Sunday, February 27, 2011

Henry Fessy Morgon, 2007

Quoting an old song by Dinah Washington here...
What a difference a day makes
Twenty four little hours
Brought the sun and the flowers
Where there used to be rain....
The wine in this case was a Henry Fessy, Morgon from the 2007 vintage.  We drank this wine over two days and it was like drinking two different wines. 

Day one was with a pan seared strip steak and some mixed veggies sauteed in butter and olive oil.  The cork came out of the bottle, the wine hit the glass and there was fruit and flowers everywhere.  It was like walking through a florist's shop.  Wonderful, happy flavors of ripe, sweet fruit, tart acid and good mouth feel.  Sweet pleasant finish that was all about fruit.  Very good with the steak and good to just sip the second glass. 

Day two was with a lamb and beef and pasta dish.  The wine was vacuumed overnight but when the liquid hit the glass it was quite a different wine.  Where had the flowers and fruit gone?  They certainly weren't in the wine.  In place of fruit and flowers the wine was giving off damp earth and dark, woodsy  aromas that weren't there on day one.  The flavors in the wine matched the nose, dark, brooding fruit instead of bright cheerful fruit.  The earthy taste was there along with the fruit.  The tannins were strong on this day, and they had been very weak on the first day.  The acid level was still good and still prominent at the finish.  On day one the wine was bouncy and happy and on day two it was brooding and asking to be taken more seriously.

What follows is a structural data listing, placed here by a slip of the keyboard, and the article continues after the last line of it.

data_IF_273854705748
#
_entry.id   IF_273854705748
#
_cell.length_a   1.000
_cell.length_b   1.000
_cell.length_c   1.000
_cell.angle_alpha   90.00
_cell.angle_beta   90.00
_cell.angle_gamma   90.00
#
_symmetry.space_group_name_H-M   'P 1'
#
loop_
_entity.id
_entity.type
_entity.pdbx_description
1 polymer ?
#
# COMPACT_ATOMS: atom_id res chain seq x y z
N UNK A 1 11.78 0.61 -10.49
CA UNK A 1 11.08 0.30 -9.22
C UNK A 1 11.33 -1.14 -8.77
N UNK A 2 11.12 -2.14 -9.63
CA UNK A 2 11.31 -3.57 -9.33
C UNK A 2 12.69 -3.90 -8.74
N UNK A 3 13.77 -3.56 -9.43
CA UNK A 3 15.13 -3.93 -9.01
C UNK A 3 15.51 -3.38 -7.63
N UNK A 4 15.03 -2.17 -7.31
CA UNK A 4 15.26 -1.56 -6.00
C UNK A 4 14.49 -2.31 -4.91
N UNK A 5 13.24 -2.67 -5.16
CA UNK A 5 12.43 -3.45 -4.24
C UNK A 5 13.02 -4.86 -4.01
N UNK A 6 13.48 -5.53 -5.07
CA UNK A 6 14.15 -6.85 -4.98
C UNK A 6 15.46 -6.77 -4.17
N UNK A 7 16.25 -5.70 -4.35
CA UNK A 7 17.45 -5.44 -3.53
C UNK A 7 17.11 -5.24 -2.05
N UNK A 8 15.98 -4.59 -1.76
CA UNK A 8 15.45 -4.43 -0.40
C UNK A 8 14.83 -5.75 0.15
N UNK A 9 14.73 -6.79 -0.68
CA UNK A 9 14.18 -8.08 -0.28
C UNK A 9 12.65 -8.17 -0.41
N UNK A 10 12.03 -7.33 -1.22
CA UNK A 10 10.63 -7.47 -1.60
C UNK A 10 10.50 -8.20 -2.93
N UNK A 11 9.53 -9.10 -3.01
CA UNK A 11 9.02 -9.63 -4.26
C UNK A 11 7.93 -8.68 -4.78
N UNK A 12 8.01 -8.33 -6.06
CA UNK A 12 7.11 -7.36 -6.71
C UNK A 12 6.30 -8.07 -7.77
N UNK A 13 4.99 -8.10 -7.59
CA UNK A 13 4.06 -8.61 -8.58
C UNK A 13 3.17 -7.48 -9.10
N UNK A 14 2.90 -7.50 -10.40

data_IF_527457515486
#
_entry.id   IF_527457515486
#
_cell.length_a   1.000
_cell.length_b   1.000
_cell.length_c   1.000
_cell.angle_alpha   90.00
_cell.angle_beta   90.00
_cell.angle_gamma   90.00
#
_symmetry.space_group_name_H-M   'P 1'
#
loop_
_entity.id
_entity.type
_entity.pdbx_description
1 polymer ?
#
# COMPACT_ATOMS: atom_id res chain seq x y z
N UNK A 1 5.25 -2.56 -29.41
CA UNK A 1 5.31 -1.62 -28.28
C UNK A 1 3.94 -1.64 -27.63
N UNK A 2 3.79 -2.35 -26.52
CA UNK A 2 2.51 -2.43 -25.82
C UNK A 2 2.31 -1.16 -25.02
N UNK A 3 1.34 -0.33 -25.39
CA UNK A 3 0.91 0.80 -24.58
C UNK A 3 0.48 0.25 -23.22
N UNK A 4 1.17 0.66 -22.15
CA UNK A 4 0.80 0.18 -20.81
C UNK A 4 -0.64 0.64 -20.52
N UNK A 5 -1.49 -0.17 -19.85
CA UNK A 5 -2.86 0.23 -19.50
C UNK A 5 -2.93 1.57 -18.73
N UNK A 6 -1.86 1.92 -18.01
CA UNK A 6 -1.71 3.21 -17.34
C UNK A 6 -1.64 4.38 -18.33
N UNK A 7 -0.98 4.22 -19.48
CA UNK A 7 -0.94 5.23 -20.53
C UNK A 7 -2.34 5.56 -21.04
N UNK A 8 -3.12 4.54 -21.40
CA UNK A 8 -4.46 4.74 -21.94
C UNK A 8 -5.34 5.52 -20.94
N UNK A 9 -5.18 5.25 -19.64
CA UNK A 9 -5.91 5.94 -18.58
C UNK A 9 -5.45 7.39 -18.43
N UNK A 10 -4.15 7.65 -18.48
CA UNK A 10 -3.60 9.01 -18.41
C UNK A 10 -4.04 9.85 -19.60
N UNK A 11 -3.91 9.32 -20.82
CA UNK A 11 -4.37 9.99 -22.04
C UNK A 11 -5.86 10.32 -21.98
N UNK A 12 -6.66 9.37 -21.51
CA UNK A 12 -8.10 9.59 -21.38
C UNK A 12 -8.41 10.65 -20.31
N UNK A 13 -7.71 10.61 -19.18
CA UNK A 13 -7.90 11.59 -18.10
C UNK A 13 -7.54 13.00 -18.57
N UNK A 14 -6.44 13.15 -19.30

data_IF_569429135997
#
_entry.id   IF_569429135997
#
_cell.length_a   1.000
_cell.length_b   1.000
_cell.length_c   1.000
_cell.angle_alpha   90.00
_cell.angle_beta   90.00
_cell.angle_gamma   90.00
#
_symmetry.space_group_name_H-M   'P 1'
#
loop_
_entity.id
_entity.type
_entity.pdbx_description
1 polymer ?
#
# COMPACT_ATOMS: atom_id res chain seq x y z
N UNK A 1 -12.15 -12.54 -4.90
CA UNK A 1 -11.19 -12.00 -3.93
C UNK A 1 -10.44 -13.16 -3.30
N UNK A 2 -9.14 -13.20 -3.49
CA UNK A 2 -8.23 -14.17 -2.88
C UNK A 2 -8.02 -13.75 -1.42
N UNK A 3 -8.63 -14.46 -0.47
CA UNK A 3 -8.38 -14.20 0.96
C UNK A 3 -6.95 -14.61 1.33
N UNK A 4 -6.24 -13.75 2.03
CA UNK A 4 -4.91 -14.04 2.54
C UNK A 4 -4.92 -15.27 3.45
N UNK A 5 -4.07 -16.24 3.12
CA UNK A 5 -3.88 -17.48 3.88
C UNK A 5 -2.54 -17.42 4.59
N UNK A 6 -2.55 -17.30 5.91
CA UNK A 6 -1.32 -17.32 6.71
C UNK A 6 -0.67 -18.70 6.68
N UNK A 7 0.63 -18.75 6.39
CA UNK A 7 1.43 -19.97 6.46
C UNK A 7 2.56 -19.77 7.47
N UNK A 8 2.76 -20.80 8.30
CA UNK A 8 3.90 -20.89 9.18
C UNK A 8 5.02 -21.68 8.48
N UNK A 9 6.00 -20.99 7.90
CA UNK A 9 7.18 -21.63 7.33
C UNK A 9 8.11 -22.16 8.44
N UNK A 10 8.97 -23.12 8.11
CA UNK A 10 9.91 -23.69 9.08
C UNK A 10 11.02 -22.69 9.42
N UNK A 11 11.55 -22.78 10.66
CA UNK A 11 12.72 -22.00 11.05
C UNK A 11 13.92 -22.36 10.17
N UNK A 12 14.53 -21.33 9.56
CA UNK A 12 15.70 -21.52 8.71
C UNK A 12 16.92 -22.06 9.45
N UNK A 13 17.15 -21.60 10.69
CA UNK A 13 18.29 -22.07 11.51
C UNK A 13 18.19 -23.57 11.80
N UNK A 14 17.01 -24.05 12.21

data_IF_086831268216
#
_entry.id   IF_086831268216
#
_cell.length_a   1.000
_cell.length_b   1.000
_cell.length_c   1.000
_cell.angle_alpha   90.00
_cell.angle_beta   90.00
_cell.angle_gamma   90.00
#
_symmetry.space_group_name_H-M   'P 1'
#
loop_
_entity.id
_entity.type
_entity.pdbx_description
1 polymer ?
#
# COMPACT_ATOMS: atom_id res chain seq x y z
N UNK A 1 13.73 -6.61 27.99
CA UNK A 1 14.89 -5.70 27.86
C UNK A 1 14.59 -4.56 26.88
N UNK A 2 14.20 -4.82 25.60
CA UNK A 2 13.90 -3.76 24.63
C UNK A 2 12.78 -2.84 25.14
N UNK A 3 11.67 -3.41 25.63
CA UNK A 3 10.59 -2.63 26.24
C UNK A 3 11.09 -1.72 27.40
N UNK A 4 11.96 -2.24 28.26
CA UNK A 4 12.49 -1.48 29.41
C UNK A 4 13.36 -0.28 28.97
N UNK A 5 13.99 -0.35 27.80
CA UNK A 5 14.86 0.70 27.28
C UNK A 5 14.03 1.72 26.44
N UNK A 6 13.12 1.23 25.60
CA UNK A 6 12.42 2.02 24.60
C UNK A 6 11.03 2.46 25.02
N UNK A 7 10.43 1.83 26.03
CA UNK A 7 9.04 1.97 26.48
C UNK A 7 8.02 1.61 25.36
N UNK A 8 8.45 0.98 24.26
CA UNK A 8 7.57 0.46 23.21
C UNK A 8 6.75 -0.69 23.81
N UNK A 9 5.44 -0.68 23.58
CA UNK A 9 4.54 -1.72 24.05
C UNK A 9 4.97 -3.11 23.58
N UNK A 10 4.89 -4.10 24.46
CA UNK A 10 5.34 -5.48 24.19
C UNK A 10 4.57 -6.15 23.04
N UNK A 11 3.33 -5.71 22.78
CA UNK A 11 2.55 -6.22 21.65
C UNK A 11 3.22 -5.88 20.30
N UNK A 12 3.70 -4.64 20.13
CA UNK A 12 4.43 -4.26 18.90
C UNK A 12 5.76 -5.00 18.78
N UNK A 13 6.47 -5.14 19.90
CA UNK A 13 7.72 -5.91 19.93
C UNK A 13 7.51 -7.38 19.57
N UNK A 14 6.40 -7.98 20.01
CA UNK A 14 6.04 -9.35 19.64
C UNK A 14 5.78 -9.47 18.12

I liked this wine on both days.  It's youthful side was fun, while it's serious side stood up well to the stronger flavors in the lamb and beef dish.  Had they been poured side by side I never would have picked them as the same wine.  Forced to choose, I would go with the flavor profile from the first day. 

13% alcohol and $10.

Wednesday, February 23, 2011

The Other Side of the Coin

The second wine in the shipment discussed in the post below from Michel-Schlumberger was the 2008 vintage of La Brume chardonnay. The same plan was in effect here - taste one of the three bottles when it arrives and possibly order more.